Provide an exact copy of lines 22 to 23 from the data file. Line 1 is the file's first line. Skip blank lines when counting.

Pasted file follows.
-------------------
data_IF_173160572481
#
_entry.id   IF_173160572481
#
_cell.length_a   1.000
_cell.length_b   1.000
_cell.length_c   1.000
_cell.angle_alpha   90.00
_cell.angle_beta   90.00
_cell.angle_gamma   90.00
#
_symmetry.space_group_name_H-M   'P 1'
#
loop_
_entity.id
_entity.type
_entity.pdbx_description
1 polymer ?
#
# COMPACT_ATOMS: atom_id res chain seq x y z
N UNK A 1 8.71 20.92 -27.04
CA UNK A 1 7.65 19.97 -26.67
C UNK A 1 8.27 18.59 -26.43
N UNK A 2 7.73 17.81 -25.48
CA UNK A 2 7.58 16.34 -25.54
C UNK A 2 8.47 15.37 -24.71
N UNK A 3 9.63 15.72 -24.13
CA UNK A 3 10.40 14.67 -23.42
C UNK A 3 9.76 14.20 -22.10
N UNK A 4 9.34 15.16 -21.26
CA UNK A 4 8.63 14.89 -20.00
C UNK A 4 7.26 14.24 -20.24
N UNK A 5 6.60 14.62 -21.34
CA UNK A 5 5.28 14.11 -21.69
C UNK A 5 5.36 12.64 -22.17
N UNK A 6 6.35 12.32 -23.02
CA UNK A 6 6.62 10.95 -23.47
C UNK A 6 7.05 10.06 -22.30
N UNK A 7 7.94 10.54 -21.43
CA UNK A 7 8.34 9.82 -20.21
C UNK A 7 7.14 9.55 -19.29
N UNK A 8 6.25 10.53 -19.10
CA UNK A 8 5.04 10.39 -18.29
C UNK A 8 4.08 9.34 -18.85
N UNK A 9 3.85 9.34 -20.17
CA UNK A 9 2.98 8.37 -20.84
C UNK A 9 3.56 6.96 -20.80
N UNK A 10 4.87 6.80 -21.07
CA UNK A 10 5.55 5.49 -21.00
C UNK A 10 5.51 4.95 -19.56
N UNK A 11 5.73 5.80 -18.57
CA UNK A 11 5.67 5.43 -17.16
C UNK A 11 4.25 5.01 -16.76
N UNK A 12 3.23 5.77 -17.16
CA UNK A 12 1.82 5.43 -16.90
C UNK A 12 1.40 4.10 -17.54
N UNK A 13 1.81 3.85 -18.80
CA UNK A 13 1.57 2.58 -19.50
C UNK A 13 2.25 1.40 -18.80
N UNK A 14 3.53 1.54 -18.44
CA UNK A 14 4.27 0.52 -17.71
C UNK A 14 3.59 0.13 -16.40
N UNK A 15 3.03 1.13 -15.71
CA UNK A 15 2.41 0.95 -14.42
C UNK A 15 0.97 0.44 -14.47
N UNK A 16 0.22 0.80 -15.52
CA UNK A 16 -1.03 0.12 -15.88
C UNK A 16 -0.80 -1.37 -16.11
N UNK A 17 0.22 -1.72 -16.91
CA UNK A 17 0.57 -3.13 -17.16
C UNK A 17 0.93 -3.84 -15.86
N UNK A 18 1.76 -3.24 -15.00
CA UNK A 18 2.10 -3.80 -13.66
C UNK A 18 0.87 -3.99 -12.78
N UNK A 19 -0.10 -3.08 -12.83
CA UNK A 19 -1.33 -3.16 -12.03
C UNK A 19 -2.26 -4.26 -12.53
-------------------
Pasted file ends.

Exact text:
CA UNK A 1 7.65 19.97 -26.67
C UNK A 1 8.27 18.59 -26.43